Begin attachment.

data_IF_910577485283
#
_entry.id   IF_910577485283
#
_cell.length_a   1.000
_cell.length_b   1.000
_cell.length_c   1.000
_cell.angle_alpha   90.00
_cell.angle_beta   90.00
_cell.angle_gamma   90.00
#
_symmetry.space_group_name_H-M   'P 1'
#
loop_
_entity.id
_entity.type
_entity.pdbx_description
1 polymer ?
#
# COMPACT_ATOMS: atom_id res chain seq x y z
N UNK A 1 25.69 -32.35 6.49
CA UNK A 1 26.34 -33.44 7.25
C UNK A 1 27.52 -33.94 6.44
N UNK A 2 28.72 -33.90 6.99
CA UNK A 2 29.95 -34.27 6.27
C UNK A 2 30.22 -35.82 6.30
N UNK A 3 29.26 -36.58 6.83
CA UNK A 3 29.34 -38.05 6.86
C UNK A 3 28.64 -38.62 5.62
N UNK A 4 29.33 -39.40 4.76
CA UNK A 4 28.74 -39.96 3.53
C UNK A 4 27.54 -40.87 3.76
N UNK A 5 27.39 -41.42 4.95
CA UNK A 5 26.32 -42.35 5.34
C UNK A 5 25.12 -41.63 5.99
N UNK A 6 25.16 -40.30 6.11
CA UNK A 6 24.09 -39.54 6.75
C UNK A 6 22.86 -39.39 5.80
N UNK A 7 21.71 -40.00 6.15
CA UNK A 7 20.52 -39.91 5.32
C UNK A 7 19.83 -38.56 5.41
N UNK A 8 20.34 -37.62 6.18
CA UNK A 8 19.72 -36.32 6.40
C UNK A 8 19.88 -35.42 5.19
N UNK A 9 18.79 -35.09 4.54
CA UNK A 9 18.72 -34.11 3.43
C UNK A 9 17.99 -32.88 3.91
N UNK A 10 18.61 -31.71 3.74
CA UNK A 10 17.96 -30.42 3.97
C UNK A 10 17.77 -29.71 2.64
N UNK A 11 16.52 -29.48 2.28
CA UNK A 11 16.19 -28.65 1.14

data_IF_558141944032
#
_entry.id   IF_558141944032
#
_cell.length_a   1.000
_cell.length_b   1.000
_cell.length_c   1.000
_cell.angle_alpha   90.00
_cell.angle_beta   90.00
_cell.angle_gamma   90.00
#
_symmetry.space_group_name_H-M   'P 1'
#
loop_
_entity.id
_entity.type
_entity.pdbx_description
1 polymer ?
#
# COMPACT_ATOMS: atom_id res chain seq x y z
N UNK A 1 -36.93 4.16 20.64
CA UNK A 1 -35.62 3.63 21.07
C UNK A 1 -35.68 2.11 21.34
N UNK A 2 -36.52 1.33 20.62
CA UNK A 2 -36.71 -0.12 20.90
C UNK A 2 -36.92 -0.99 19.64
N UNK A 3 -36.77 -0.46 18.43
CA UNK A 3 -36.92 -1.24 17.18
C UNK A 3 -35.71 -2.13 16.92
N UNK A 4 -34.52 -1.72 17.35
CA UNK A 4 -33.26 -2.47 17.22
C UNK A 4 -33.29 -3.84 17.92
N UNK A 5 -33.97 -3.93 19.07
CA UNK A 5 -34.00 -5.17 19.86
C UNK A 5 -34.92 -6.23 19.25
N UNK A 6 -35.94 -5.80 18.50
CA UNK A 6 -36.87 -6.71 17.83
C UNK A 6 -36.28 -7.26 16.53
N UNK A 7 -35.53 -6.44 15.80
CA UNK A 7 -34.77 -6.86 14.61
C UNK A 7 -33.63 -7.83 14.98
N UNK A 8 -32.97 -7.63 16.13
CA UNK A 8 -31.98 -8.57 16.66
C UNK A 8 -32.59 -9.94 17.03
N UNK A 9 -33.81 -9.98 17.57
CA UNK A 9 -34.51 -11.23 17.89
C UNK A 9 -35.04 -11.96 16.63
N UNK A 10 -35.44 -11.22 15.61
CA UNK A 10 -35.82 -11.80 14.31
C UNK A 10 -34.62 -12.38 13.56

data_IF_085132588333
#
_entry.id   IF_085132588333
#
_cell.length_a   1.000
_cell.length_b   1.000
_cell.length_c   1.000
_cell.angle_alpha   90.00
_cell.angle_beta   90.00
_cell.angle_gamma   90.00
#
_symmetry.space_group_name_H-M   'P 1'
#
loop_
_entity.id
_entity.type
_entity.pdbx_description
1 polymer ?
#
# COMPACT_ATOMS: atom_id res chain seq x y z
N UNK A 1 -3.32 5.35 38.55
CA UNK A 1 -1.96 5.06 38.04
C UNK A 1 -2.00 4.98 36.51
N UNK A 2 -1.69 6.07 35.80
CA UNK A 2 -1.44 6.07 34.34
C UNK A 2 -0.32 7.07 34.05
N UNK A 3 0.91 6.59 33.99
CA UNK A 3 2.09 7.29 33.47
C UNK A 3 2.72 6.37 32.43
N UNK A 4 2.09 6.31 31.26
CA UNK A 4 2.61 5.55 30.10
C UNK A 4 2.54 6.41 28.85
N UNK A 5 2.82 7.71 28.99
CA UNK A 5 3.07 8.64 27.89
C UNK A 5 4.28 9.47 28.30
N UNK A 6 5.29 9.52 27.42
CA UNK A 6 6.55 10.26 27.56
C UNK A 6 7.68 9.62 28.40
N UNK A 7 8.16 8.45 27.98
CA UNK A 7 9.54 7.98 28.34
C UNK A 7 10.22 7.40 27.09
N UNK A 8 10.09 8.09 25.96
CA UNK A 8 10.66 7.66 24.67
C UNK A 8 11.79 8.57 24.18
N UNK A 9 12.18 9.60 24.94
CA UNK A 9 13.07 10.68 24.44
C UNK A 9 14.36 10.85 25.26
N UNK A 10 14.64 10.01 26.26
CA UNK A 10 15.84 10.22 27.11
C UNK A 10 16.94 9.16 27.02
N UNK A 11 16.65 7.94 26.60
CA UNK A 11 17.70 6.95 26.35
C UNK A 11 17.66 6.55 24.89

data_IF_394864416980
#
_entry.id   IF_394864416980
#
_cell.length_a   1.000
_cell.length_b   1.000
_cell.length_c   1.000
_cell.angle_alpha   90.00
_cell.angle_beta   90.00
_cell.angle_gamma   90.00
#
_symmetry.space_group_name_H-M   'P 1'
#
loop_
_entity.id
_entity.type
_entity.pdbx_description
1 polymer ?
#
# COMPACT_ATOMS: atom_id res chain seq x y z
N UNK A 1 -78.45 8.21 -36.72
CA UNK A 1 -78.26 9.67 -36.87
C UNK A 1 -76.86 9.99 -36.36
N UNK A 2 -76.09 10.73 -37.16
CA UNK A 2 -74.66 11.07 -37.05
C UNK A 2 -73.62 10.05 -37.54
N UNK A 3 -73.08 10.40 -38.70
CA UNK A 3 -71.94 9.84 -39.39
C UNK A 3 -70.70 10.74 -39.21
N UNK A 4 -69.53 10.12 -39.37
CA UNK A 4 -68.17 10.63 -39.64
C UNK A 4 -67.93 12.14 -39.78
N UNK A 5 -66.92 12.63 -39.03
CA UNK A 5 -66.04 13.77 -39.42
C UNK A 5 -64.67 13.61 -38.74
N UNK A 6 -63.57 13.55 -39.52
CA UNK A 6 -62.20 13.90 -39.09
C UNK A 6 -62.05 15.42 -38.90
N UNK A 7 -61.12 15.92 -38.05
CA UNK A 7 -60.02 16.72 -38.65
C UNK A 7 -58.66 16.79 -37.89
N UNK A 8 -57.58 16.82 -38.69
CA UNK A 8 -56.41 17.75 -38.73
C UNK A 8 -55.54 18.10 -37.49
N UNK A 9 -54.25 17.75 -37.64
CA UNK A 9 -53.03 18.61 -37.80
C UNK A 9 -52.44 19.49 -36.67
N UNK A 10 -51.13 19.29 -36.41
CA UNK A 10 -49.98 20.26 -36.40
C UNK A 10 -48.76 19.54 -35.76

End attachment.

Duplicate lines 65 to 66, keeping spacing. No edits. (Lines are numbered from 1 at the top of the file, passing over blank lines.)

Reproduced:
#
loop_